Wild Cornwall: Trebarwith Strand, Tintagel and Peregrines

Peregrine falcon about to take flight from a tree top


Trebarwith Strand – The steep-sided wooded valley down to Trebarwith Strand opens up at the dramatic entrance to this fabulous beach. A large rocky island called Gull Rock 600 yards off-shore is seen at the entrance of the bay. Framed by rugged high cliffs, the waves look quite spectacular against this backdrop. This is a popular surfing beach and the bay forms the perfect spot to listen to the roar of the waves after a storm at high tide.

The owner of the beach café informed us that the high tides around half-term will make this a less popular destination this year. However, you get the best impression of Cornwall’s dramatic landscape if you climb up the coastal path to the cliffs. It is then just a short walk on to Tintagel Castle so we highly recommend a visit to this destination to all our guests.

There is a large car park as you approach Trebarwith Strand, plus several small café’s and a pub on the cliff overlooking the bay. If you park here you can enjoy a full afternoon of Cornwall’s rugged landscape before heading back to the more sheltered South Cornwall landscape at Bosinver.


Tintagel Castle

Tintagel Castle stands on windswept cliffs along one of Cornwall’s most dramatic coastlines. The castle is believed to be the birthplace of King Arthur who, as legend has it, was protected from the evil magician Merlin by his magical sword, Excalibur.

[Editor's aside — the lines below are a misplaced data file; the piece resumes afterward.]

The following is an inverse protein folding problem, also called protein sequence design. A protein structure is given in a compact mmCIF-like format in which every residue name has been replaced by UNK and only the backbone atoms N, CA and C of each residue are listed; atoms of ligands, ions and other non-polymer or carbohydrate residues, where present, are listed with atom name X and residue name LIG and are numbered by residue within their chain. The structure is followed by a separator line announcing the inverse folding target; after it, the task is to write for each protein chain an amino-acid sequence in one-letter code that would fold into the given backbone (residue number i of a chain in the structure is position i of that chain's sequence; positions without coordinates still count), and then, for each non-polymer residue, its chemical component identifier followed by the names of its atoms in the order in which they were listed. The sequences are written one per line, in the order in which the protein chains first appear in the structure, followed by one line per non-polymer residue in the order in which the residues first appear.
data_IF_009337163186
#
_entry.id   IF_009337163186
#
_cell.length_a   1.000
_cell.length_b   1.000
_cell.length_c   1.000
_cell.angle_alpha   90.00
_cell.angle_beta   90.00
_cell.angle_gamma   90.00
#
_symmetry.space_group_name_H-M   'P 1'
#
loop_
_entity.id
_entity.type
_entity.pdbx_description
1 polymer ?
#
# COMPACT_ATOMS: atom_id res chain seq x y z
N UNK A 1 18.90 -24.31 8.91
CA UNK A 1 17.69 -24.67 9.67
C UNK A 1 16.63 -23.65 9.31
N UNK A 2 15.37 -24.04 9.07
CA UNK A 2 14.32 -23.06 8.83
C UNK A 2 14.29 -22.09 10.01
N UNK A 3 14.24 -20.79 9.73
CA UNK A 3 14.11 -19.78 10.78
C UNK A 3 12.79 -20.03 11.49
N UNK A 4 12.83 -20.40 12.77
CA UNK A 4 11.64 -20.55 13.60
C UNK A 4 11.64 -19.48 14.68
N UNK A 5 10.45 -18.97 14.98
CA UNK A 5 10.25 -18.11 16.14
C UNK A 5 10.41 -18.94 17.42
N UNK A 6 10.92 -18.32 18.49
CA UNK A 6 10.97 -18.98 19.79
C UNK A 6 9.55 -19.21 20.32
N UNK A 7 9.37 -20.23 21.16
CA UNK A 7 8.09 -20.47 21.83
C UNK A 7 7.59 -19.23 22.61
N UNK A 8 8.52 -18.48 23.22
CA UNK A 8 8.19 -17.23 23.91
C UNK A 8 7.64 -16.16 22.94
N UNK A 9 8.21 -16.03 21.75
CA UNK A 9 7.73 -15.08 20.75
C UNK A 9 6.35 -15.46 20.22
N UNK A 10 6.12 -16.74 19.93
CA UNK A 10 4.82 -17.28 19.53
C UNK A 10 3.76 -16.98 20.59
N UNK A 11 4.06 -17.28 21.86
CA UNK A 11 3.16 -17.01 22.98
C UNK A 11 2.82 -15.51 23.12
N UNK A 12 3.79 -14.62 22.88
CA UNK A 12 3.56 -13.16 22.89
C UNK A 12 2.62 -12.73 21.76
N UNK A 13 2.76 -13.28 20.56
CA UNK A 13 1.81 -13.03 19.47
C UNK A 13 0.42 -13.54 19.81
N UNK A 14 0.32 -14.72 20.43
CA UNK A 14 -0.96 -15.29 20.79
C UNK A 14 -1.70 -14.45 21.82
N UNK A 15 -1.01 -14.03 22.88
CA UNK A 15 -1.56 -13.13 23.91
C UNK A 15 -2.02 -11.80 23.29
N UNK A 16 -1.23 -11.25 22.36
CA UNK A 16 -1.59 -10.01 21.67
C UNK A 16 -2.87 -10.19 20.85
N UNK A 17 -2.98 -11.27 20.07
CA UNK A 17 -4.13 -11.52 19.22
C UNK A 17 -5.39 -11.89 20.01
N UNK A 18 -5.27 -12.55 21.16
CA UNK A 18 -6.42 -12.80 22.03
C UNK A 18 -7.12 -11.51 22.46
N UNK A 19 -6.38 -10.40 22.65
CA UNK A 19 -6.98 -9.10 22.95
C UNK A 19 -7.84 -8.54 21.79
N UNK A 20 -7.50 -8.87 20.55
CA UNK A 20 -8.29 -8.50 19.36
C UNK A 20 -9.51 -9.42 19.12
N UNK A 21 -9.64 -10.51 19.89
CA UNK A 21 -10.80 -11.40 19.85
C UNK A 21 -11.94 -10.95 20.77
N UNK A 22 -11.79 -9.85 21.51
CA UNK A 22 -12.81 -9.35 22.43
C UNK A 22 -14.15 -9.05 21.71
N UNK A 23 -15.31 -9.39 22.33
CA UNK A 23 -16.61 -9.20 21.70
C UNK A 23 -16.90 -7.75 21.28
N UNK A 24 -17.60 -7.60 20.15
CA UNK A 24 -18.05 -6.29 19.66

The medieval castle was built in the 13th century by Richard, Earl of Cornwall on Tintagel Head. However, the site has been occupied since the late Roman period and there was a prosperous settlement there well before that. From AD 450 to AD 650 Tintagel was closely involved with trade to the Mediterranean world as evidenced by the largest fragments of pottery, tableware and luxury goods found in Britain from this period.

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Top tips:

  • You have to cross some rocks to get to the beach at Trebarwith Strand
  • The beach can get cut off by the tide
  • The cliffs are steep and dramatic

Getting There:

  • Trebarwith Strand is 2.5 miles south of Tintagel
  • B3263 off the Tintagel to Camelford road
  • Tintagel is a 2.2 mile (3.5 km) walk along the South West Coastal path from Trebarwith Strand

Peregrine Falcons

BBC Frozen Planet’s wildlife cameraman, Ian McCarthy, loves walking the coastal cliffs of Cornwall where he now lives. He tells us why he has a particular fascination for filming the Peregrine Falcon on high coastal cliffs.

“The Peregrine Falcon (Falco peregrinus) is a widespread bird of prey and is renowned for its speed, reaching over 322 km/h (200 mph) during its characteristic hunting stoop (high speed dive), making it the fastest member of the animal kingdom.”

“This is where I first learned about Peregrines from the great expert Dick Treleaven. One of the key nesting sites that we filmed at was just east of Tintagel Castle. Dick had a particularly favourite bird called Orange Foot who was a very fine male and a bit of a lothario. He was one of the only Peregrins to be caught out as a bigamist as Dick manged to record that Orange Foot had two females on the go.”

3_Trebarwith_StrandThe Peregrine’s breeding range includes land regions from the Arctic tundra to the tropics. This makes it the world’s most widespread raptor and one of the most widely found bird species.

While its diet consists almost exclusively of medium-sized birds, the Peregrine will occasionally hunt small mammals, small reptiles, or even insects. Reaching breeding maturity at one year, it mates for life (normally) and nests in a scrape, mainly on cliff edges.

For more wildlife photographs by Ian visit his gallery at Fowey or see: https://www.ianmccarthy.co.uk/

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